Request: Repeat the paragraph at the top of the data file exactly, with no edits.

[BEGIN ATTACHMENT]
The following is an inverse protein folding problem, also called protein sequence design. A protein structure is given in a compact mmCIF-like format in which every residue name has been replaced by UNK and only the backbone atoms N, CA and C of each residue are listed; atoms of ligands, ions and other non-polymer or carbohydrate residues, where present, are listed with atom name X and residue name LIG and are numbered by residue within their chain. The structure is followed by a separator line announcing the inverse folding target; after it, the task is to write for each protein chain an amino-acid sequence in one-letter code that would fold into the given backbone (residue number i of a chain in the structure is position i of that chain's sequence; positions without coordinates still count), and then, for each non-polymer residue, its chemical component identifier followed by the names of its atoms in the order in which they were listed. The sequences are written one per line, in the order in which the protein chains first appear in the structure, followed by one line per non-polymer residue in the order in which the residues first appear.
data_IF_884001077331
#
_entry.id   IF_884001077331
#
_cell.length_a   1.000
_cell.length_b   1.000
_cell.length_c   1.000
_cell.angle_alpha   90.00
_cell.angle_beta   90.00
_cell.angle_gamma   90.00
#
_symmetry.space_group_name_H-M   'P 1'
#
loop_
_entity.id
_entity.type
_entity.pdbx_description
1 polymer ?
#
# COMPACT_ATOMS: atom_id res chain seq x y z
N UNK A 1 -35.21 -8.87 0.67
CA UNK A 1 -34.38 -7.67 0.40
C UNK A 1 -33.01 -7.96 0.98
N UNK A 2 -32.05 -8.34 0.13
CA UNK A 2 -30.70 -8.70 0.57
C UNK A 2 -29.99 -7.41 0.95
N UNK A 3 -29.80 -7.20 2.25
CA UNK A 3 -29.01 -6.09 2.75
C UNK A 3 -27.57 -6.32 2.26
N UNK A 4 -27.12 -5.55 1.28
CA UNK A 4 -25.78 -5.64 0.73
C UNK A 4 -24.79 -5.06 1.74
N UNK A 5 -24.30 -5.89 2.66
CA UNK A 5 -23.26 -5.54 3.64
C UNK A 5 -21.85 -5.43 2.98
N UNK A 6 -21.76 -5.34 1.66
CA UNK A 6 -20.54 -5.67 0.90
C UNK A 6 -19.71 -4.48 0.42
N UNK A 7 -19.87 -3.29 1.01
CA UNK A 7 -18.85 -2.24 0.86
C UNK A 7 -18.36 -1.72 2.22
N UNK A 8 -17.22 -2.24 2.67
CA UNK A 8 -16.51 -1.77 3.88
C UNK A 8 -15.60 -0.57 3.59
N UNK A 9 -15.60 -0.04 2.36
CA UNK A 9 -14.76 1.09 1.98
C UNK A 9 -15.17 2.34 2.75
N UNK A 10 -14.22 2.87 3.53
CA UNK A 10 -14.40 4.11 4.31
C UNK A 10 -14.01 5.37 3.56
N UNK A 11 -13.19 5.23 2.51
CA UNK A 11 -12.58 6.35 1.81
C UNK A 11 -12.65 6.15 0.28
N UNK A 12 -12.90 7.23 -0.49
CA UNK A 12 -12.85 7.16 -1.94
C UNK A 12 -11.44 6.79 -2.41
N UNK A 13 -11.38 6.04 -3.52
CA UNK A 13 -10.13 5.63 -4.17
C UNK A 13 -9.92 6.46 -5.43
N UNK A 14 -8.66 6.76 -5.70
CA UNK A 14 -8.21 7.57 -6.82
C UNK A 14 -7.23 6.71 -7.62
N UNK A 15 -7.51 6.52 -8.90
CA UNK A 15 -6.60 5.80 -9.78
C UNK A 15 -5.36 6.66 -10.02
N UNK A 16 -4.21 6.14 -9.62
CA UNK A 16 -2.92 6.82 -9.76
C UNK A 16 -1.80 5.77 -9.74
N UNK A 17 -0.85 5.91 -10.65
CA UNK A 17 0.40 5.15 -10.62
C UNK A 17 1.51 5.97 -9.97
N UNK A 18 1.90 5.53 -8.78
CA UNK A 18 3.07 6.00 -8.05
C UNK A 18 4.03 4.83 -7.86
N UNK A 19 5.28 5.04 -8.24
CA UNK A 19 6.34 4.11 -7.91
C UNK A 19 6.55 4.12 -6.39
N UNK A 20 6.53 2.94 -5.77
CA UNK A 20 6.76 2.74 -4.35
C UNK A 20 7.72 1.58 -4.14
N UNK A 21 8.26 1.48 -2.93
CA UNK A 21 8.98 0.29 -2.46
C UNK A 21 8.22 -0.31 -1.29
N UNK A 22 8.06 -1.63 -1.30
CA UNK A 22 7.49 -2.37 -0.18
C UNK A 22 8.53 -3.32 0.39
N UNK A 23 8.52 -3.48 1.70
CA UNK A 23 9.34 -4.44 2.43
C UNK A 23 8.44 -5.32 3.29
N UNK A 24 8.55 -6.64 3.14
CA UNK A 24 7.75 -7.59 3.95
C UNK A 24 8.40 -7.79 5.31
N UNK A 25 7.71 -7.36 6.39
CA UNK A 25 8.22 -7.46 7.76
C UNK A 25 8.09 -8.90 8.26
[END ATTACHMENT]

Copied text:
The following is an inverse protein folding problem, also called protein sequence design. A protein structure is given in a compact mmCIF-like format in which every residue name has been replaced by UNK and only the backbone atoms N, CA and C of each residue are listed; atoms of ligands, ions and other non-polymer or carbohydrate residues, where present, are listed with atom name X and residue name LIG and are numbered by residue within their chain. The structure is followed by a separator line announcing the inverse folding target; after it, the task is to write for each protein chain an amino-acid sequence in one-letter code that would fold into the given backbone (residue number i of a chain in the structure is position i of that chain's sequence; positions without coordinates still count), and then, for each non-polymer residue, its chemical component identifier followed by the names of its atoms in the order in which they were listed. The sequences are written one per line, in the order in which the protein chains first appear in the structure, followed by one line per non-polymer residue in the order in which the residues first appear.